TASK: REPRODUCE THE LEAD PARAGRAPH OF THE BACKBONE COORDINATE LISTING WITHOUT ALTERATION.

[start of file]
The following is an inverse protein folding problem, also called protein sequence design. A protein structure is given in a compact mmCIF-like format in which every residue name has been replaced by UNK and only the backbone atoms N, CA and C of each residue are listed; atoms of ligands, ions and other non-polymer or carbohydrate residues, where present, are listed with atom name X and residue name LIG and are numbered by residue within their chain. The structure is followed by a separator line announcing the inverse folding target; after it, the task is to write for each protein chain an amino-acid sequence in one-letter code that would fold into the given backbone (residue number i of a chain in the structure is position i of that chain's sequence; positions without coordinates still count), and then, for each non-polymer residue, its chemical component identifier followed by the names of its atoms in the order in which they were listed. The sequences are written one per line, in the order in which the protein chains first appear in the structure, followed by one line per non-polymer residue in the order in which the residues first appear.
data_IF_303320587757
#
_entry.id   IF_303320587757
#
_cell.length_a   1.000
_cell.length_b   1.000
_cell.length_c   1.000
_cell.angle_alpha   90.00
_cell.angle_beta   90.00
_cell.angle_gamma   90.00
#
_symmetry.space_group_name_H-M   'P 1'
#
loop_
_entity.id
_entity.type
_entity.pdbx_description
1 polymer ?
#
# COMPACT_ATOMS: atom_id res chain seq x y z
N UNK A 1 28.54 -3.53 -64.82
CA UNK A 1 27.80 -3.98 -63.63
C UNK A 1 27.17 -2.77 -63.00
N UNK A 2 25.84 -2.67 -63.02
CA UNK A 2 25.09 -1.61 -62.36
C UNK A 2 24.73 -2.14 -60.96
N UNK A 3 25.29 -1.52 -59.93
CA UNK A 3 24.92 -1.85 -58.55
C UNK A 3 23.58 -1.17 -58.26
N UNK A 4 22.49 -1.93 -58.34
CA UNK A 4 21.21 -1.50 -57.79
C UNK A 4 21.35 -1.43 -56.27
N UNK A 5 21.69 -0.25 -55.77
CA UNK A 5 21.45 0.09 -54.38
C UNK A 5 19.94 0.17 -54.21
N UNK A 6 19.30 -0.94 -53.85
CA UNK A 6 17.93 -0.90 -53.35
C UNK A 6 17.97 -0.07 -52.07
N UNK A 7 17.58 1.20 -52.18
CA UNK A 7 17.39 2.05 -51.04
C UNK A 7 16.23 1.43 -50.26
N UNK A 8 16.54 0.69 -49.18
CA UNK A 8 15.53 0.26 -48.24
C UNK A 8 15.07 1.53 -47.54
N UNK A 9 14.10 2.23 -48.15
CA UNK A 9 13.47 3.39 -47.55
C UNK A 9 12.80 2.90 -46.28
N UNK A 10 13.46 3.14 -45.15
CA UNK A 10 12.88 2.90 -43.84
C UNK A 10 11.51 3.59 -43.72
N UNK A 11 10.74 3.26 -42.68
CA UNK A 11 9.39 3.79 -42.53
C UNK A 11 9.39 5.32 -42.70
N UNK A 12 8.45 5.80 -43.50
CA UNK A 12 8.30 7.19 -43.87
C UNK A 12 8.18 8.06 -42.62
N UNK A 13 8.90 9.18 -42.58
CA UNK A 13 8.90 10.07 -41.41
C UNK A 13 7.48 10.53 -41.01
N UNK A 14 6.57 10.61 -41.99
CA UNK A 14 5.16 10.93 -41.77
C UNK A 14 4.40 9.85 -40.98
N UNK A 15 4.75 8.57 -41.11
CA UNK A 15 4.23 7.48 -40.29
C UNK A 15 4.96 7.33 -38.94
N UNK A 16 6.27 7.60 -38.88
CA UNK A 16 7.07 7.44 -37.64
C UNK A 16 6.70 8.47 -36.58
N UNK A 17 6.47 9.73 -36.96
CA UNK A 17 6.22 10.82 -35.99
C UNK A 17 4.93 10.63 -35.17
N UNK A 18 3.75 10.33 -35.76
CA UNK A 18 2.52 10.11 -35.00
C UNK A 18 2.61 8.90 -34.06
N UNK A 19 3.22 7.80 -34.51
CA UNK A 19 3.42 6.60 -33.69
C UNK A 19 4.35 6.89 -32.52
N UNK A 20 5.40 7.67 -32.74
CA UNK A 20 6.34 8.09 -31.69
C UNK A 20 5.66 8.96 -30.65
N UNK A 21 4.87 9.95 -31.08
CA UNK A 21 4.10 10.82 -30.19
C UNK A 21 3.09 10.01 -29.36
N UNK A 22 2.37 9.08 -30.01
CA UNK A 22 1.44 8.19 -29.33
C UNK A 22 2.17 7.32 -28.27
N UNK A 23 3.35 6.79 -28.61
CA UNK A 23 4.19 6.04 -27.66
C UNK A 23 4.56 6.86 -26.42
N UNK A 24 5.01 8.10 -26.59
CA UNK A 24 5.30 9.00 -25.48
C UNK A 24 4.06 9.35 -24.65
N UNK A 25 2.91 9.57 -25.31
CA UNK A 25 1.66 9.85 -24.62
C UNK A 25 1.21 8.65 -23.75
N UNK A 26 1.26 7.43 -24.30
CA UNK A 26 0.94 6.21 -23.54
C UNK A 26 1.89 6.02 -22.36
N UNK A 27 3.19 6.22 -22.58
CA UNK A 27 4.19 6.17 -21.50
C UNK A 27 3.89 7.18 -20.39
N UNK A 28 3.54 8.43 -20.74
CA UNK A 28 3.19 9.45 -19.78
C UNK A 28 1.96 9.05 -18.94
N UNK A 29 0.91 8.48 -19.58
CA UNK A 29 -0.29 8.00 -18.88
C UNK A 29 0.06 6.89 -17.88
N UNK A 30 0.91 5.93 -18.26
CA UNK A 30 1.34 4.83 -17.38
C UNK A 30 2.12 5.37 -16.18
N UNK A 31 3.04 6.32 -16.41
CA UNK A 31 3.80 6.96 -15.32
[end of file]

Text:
The following is an inverse protein folding problem, also called protein sequence design. A protein structure is given in a compact mmCIF-like format in which every residue name has been replaced by UNK and only the backbone atoms N, CA and C of each residue are listed; atoms of ligands, ions and other non-polymer or carbohydrate residues, where present, are listed with atom name X and residue name LIG and are numbered by residue within their chain. The structure is followed by a separator line announcing the inverse folding target; after it, the task is to write for each protein chain an amino-acid sequence in one-letter code that would fold into the given backbone (residue number i of a chain in the structure is position i of that chain's sequence; positions without coordinates still count), and then, for each non-polymer residue, its chemical component identifier followed by the names of its atoms in the order in which they were listed. The sequences are written one per line, in the order in which the protein chains first appear in the structure, followed by one line per non-polymer residue in the order in which the residues first appear.